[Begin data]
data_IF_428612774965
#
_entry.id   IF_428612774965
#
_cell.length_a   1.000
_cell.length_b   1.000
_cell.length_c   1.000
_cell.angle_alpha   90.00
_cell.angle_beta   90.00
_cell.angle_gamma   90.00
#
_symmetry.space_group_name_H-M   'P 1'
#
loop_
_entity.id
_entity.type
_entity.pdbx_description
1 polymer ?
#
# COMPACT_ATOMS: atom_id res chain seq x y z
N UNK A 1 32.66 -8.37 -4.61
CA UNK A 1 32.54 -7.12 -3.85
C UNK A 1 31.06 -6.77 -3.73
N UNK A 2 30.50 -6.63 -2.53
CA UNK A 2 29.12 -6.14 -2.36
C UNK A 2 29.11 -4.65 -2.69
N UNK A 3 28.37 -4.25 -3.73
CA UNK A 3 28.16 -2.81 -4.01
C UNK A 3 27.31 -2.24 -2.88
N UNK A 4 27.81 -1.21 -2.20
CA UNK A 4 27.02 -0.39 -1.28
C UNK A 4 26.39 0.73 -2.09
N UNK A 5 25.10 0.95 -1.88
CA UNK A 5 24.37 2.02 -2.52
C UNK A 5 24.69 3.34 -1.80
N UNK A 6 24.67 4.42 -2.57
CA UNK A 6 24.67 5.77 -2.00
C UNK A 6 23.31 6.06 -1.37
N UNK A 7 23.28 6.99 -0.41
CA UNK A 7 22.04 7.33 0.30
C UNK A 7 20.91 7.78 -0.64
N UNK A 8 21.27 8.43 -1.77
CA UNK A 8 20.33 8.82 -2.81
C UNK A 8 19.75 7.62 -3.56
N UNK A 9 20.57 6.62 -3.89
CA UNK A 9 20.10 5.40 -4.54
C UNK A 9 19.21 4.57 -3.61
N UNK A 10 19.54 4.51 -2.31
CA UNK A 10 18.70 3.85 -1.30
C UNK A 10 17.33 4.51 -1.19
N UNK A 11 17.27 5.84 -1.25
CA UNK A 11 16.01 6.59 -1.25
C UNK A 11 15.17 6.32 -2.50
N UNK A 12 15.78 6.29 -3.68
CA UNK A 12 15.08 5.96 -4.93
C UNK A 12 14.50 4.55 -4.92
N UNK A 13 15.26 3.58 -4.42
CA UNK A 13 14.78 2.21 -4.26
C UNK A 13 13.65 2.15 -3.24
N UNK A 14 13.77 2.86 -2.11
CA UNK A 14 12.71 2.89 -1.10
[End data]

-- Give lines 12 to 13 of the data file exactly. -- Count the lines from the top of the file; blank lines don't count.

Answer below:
_symmetry.space_group_name_H-M   'P 1'
#